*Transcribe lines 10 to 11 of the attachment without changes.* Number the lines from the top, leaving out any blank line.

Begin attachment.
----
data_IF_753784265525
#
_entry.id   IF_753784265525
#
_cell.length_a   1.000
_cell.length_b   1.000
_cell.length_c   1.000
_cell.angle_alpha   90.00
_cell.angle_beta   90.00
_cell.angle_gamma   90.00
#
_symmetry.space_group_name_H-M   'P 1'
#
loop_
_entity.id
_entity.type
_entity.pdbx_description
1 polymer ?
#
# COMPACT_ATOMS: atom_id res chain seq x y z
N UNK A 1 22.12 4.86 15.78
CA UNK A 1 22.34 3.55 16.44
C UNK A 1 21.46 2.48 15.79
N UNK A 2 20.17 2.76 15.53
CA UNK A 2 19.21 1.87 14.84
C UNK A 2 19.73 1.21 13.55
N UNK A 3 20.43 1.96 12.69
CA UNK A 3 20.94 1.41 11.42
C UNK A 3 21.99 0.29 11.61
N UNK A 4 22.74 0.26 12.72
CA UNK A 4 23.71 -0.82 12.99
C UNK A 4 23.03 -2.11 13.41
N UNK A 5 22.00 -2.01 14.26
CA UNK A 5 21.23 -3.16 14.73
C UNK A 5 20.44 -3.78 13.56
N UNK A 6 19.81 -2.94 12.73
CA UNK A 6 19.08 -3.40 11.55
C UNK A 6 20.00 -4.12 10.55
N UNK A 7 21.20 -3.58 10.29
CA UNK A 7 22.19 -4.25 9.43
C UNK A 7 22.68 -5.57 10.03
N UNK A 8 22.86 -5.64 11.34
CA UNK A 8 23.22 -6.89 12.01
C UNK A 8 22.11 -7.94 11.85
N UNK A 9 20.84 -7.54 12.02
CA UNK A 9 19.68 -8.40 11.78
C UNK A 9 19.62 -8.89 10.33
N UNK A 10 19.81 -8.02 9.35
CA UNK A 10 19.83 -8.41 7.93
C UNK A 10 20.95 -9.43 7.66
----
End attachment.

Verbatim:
_cell.angle_gamma   90.00
#